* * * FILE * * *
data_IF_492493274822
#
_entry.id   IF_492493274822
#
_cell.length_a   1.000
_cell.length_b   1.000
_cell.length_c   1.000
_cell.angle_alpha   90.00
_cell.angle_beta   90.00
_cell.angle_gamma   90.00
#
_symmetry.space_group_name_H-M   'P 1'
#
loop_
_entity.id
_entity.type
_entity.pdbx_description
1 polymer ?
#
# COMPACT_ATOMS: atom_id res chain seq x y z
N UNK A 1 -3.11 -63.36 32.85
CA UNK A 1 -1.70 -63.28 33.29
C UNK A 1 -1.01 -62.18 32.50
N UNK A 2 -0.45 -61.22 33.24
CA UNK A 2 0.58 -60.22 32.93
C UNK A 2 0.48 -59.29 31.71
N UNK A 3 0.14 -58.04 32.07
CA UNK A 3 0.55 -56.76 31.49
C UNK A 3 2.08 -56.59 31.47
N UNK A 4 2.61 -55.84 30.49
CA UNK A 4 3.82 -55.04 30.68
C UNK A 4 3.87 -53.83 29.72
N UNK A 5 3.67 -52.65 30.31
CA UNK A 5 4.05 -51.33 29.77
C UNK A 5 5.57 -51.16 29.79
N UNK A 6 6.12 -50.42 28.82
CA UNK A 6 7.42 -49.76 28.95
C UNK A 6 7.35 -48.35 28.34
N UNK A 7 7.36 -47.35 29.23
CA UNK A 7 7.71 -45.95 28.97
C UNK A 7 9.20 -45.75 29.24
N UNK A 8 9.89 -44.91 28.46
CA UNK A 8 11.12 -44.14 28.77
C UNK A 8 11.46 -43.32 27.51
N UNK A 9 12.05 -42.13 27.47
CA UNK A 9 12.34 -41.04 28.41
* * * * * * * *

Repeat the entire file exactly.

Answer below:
data_IF_492493274822
#
_entry.id   IF_492493274822
#
_cell.length_a   1.000
_cell.length_b   1.000
_cell.length_c   1.000
_cell.angle_alpha   90.00
_cell.angle_beta   90.00
_cell.angle_gamma   90.00
#
_symmetry.space_group_name_H-M   'P 1'
#
loop_
_entity.id
_entity.type
_entity.pdbx_description
1 polymer ?
#
# COMPACT_ATOMS: atom_id res chain seq x y z
N UNK A 1 -3.11 -63.36 32.85
CA UNK A 1 -1.70 -63.28 33.29
C UNK A 1 -1.01 -62.18 32.50
N UNK A 2 -0.45 -61.22 33.24
CA UNK A 2 0.58 -60.22 32.93
C UNK A 2 0.48 -59.29 31.71
N UNK A 3 0.14 -58.04 32.07
CA UNK A 3 0.55 -56.76 31.49
C UNK A 3 2.08 -56.59 31.47
N UNK A 4 2.61 -55.84 30.49
CA UNK A 4 3.82 -55.04 30.68
C UNK A 4 3.87 -53.83 29.72
N UNK A 5 3.67 -52.65 30.31
CA UNK A 5 4.05 -51.33 29.77
C UNK A 5 5.57 -51.16 29.79
N UNK A 6 6.12 -50.42 28.82
CA UNK A 6 7.42 -49.76 28.95
C UNK A 6 7.35 -48.35 28.34
N UNK A 7 7.36 -47.35 29.23
CA UNK A 7 7.71 -45.95 28.97
C UNK A 7 9.20 -45.75 29.24
N UNK A 8 9.89 -44.91 28.46
CA UNK A 8 11.12 -44.14 28.77
C UNK A 8 11.46 -43.32 27.51
N UNK A 9 12.05 -42.13 27.47
CA UNK A 9 12.34 -41.04 28.41